Alternative Spring Breaks: Baltimore
Working with elders at a Little Sisters of the Poor home
Nearly 400 students volunteered in this year’s BU Community Service Center Alternative Spring Breaks program. ASB paired students with more than three dozen organizations around the country involved in environmental, affordable housing and homelessness, children’s services, and animal welfare efforts. This week, we are bringing you first-person accounts of some of those trips.
Alternative Spring Breaks: one of us had never been on a bus before, and the other had never been on an ASB trip. We were chosen to be the coordinators of the newest trip, one that took public transportation to Baltimore. After eight hours and almost no sleep, we finally left the overnight Megabus, driven by John, a very sassy bus driver. Barely awake, we filed off the bus only to find ourselves in the middle of an empty mall parking lot—not quite the Baltimore we had imagined. We called Sister Lawrence Mary, the sweet nun from Little Sisters of the Poor we had been communicating with for the past six months. It turned out that she and the group of volunteers picking us up were only a few spaces away. We could finally put a face to the comforting voice we had only dreamed about. We were too exhausted for conversation, as the volunteers drove us to St. Martin’s Home, where we would be staying, serving, and eating for the week of ASB.
We were fed a delicious breakfast and given time for a nap before we were whisked away to our next destination—the Baltimore St. Patrick’s Day Parade. Sister Loretto, who is from Ireland, had been chosen as the Honorary Grand Marshal this year. The Little Sisters graciously invited us to walk in the parade with them. We were surprised how appreciative and supportive the community was of the Little Sisters and by how many people were familiar with them; this showed how much of an impact they have made in the community, with many people mentioning that the Little Sisters had taken care of family members.
After the parade, we napped again, and Sister Lawrence Mary spoke to us about the Little Sisters of the Poor. The order was started in France in 1839 by Jeanne Jugan, who began to care for an abandoned elderly disabled woman. Soon she and others who joined her were caring for more elders and supporting themselves by begging, which the Little Sisters do to this day. St. Jeanne Jugan was beatified by Pope John Paul II in 1982 and canonized by Pope Benedict XVI in 2009.
The nuns take four vows: poverty, obedience, chastity, and hospitality. Especially hospitality. Their main mission is to care for the elderly poor, regardless of their financial status. They also went out of their way to care for us. Our favorite thing Sister Lawrence Mary said was, “We care for others because we are Catholic, not because they are.” The Little Sisters are devout, but do not question the religion of the people they open their doors to. St. Martin’s is like no other elder care facility we know of. The residents are treated like they are at home. The Little Sisters want them to leave their poor life behind and feel good about the place they live. It was heartwarming to see how much the Sisters dedicate their lives to this work and care about every resident.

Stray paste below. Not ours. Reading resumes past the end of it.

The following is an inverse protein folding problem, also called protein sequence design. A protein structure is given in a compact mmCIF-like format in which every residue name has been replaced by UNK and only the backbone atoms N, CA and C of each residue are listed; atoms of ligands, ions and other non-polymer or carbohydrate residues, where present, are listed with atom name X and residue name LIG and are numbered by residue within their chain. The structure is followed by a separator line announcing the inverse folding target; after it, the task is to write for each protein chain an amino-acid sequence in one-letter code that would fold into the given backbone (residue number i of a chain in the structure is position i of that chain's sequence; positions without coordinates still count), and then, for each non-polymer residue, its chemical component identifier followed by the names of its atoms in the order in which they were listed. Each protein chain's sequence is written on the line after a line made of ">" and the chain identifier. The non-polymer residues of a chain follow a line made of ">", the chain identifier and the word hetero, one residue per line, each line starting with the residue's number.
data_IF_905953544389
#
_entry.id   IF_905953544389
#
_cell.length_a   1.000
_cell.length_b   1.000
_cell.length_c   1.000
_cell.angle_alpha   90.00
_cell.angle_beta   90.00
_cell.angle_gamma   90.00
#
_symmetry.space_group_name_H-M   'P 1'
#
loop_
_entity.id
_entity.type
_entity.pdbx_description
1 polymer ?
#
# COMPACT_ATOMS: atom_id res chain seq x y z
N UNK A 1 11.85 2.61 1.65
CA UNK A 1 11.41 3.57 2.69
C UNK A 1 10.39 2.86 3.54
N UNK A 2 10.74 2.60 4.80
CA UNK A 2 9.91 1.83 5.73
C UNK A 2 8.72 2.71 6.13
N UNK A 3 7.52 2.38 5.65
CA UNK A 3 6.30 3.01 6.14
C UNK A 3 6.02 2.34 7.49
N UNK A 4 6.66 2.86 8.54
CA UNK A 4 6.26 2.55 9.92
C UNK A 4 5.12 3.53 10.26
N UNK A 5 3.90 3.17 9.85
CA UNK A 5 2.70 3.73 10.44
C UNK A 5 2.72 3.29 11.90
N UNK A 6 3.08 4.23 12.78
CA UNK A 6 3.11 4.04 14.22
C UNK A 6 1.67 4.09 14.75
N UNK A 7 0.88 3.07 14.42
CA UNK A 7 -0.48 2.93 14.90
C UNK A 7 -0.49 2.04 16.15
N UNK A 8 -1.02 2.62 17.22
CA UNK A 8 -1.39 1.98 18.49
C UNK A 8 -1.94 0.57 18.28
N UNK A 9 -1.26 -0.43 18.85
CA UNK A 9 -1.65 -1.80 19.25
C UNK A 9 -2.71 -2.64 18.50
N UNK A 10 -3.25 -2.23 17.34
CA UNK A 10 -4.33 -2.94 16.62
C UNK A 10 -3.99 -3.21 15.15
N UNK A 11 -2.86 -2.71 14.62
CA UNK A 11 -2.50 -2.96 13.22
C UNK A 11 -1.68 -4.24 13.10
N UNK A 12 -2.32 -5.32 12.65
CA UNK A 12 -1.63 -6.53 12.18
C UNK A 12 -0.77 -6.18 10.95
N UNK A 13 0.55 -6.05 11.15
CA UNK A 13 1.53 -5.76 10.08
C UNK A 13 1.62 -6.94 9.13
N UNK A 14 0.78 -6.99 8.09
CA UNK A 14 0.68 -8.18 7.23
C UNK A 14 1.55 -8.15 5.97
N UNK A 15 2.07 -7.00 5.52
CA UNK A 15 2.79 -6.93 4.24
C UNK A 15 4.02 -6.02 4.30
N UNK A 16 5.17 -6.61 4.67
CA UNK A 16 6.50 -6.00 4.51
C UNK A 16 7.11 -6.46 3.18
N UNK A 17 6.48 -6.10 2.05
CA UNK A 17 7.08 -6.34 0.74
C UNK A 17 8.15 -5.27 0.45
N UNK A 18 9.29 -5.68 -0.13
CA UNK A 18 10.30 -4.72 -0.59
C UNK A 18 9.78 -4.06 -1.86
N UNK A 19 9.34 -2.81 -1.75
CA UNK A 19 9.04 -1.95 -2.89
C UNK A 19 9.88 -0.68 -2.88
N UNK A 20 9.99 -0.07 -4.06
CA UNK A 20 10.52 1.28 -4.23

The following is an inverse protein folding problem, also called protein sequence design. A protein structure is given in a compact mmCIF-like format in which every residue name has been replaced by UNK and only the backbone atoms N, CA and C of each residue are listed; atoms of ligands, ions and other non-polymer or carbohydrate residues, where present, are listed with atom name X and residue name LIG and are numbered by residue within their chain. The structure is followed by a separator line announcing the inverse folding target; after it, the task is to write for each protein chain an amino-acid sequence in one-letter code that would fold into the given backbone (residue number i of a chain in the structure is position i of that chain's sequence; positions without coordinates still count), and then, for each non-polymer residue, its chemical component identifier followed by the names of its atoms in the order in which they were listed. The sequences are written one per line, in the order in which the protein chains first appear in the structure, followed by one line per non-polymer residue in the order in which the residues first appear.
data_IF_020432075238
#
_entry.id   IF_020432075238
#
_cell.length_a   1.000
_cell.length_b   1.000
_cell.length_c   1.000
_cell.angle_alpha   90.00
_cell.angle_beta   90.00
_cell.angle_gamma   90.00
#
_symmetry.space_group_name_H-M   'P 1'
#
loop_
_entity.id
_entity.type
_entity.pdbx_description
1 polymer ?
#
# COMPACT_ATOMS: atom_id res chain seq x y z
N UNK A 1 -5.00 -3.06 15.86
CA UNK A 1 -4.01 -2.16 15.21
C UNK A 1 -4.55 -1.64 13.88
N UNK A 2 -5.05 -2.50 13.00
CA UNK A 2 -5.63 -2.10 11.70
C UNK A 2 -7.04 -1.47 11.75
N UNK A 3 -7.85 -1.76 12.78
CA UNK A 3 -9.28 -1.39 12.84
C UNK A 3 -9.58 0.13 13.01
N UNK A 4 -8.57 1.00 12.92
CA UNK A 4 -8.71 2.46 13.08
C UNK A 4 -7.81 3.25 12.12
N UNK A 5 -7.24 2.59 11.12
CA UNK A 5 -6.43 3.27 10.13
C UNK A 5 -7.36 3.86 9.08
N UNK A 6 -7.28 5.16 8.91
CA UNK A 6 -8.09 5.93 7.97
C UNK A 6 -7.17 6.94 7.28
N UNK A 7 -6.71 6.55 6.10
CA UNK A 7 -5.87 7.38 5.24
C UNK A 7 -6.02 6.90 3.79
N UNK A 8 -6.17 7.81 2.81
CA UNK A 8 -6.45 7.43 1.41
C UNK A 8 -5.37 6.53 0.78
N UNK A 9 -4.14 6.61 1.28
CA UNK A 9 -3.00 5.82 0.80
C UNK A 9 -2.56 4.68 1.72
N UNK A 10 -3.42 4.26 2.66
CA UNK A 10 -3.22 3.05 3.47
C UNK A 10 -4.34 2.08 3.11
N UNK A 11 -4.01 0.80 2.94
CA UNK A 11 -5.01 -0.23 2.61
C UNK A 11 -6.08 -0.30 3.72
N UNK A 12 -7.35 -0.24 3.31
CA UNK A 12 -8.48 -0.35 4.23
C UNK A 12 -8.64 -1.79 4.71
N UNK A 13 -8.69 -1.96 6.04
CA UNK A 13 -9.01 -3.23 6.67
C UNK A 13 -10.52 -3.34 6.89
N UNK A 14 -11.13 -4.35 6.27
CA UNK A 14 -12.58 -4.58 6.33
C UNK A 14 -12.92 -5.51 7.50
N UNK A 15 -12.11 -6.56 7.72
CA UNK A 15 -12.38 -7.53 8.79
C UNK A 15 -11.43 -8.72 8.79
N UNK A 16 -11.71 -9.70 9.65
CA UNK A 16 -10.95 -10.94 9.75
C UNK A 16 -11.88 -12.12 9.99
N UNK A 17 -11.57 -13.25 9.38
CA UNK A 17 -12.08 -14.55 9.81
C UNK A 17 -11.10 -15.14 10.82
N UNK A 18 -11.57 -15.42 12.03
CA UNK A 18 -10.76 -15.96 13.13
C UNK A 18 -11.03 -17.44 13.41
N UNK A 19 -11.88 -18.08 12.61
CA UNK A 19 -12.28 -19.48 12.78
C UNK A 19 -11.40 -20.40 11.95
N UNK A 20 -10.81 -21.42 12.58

We then wondered what exactly we would be helping them with. Some days some of us washed windows while others organized the storeroom. At first we didn’t think much of this service, but as residents and Sisters began noticing and telling us they could see much more clearly, we realized we were literally brightening their day. One employee said the windows had not been cleaned like that since the 1970s. We also helped move residents’ trinkets into boxes for a big move into a new wing. We disinfected wheelchairs and furniture and helped serve some meals. Residents constantly told us that we reminded them of their granddaughters or grandsons-in-law. We were happy to be of use and felt greatly appreciated.
Some of us met with residents one-on-one and were able to learn more about their lives and experiences at St. Martin’s Home. We met centenarian Mary, the local bingo queen, Harry, the watchman of St. Martin’s, and Go-Fish whiz Anna. There were always opportunities to stop and chat with anyone who was willing. Jerome, the most talkative of the residents, always had stories to share about his family or his favorite internet browser. He explained why he chose a career in computers: “I don’t wanna destroy, I wanna create, man.”
The residents went to bed at 7 p.m., so we had a lot of time to bond, through games of Mafia, friendship bracelets, and countless riddle games. We had many thoughtful discussions about elder care and how people in general feel about elders. It was great to see how much our volunteers got out of the service. The effect it had on them will definitely be a lasting one.
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